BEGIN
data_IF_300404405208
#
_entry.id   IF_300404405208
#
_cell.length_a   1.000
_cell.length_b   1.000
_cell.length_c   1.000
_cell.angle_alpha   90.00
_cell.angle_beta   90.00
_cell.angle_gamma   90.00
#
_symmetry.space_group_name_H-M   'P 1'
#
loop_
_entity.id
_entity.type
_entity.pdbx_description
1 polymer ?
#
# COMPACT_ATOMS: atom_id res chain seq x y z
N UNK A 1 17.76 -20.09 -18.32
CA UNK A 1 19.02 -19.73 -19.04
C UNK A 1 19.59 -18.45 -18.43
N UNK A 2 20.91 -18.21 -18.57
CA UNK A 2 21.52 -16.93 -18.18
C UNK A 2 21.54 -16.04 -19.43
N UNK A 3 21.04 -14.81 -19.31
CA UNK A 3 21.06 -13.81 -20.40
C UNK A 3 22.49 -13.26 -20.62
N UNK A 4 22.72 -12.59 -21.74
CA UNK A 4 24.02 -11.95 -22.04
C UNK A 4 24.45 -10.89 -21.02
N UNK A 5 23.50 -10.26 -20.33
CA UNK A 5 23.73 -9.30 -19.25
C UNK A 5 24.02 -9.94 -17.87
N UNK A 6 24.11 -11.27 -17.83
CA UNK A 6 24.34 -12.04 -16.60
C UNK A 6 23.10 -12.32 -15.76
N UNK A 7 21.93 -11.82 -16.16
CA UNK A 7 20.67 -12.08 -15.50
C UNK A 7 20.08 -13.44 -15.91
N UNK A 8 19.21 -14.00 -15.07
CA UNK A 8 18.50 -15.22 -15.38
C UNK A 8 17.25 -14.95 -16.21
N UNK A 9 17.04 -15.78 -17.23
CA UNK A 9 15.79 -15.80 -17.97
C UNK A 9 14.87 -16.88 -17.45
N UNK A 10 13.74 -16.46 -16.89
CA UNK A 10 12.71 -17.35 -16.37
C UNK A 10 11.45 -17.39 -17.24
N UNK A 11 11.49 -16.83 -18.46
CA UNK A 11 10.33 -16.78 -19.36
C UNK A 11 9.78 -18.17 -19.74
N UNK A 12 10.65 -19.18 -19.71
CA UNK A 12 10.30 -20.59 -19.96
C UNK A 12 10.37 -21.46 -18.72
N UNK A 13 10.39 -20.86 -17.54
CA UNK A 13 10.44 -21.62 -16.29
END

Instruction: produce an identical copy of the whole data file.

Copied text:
data_IF_300404405208
#
_entry.id   IF_300404405208
#
_cell.length_a   1.000
_cell.length_b   1.000
_cell.length_c   1.000
_cell.angle_alpha   90.00
_cell.angle_beta   90.00
_cell.angle_gamma   90.00
#
_symmetry.space_group_name_H-M   'P 1'
#
loop_
_entity.id
_entity.type
_entity.pdbx_description
1 polymer ?
#
# COMPACT_ATOMS: atom_id res chain seq x y z
N UNK A 1 17.76 -20.09 -18.32
CA UNK A 1 19.02 -19.73 -19.04
C UNK A 1 19.59 -18.45 -18.43
N UNK A 2 20.91 -18.21 -18.57
CA UNK A 2 21.52 -16.93 -18.18
C UNK A 2 21.54 -16.04 -19.43
N UNK A 3 21.04 -14.81 -19.31
CA UNK A 3 21.06 -13.81 -20.40
C UNK A 3 22.49 -13.26 -20.62
N UNK A 4 22.72 -12.59 -21.74
CA UNK A 4 24.02 -11.95 -22.04
C UNK A 4 24.45 -10.89 -21.02
N UNK A 5 23.50 -10.26 -20.33
CA UNK A 5 23.73 -9.30 -19.25
C UNK A 5 24.02 -9.94 -17.87
N UNK A 6 24.11 -11.27 -17.83
CA UNK A 6 24.34 -12.04 -16.60
C UNK A 6 23.10 -12.32 -15.76
N UNK A 7 21.93 -11.82 -16.16
CA UNK A 7 20.67 -12.08 -15.50
C UNK A 7 20.08 -13.44 -15.91
N UNK A 8 19.21 -14.00 -15.07
CA UNK A 8 18.50 -15.22 -15.38
C UNK A 8 17.25 -14.95 -16.21
N UNK A 9 17.04 -15.78 -17.23
CA UNK A 9 15.79 -15.80 -17.97
C UNK A 9 14.87 -16.88 -17.45
N UNK A 10 13.74 -16.46 -16.89
CA UNK A 10 12.71 -17.35 -16.37
C UNK A 10 11.45 -17.39 -17.24
N UNK A 11 11.49 -16.83 -18.46
CA UNK A 11 10.33 -16.78 -19.36
C UNK A 11 9.78 -18.17 -19.74
N UNK A 12 10.65 -19.18 -19.71
CA UNK A 12 10.30 -20.59 -19.96
C UNK A 12 10.37 -21.46 -18.72
N UNK A 13 10.39 -20.86 -17.54
CA UNK A 13 10.44 -21.62 -16.29